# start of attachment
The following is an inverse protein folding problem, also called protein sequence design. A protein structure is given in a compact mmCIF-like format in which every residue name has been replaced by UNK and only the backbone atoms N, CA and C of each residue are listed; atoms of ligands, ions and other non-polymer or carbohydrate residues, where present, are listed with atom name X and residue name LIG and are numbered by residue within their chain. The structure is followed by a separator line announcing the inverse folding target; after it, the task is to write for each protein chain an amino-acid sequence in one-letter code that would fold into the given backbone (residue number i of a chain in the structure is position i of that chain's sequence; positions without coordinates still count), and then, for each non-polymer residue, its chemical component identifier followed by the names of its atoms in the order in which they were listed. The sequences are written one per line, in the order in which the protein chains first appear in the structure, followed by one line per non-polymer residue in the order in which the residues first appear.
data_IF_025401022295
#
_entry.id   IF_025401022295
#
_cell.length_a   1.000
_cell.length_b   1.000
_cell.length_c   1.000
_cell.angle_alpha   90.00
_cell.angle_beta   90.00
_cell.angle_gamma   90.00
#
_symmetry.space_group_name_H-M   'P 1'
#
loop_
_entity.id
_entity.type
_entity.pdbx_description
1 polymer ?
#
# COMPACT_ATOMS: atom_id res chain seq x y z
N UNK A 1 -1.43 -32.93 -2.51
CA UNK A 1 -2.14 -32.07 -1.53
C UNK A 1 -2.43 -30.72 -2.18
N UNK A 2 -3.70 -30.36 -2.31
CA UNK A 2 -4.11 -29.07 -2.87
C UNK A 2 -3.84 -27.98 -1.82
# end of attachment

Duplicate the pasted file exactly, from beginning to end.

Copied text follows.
The following is an inverse protein folding problem, also called protein sequence design. A protein structure is given in a compact mmCIF-like format in which every residue name has been replaced by UNK and only the backbone atoms N, CA and C of each residue are listed; atoms of ligands, ions and other non-polymer or carbohydrate residues, where present, are listed with atom name X and residue name LIG and are numbered by residue within their chain. The structure is followed by a separator line announcing the inverse folding target; after it, the task is to write for each protein chain an amino-acid sequence in one-letter code that would fold into the given backbone (residue number i of a chain in the structure is position i of that chain's sequence; positions without coordinates still count), and then, for each non-polymer residue, its chemical component identifier followed by the names of its atoms in the order in which they were listed. The sequences are written one per line, in the order in which the protein chains first appear in the structure, followed by one line per non-polymer residue in the order in which the residues first appear.
data_IF_025401022295
#
_entry.id   IF_025401022295
#
_cell.length_a   1.000
_cell.length_b   1.000
_cell.length_c   1.000
_cell.angle_alpha   90.00
_cell.angle_beta   90.00
_cell.angle_gamma   90.00
#
_symmetry.space_group_name_H-M   'P 1'
#
loop_
_entity.id
_entity.type
_entity.pdbx_description
1 polymer ?
#
# COMPACT_ATOMS: atom_id res chain seq x y z
N UNK A 1 -1.43 -32.93 -2.51
CA UNK A 1 -2.14 -32.07 -1.53
C UNK A 1 -2.43 -30.72 -2.18
N UNK A 2 -3.70 -30.36 -2.31
CA UNK A 2 -4.11 -29.07 -2.87
C UNK A 2 -3.84 -27.98 -1.82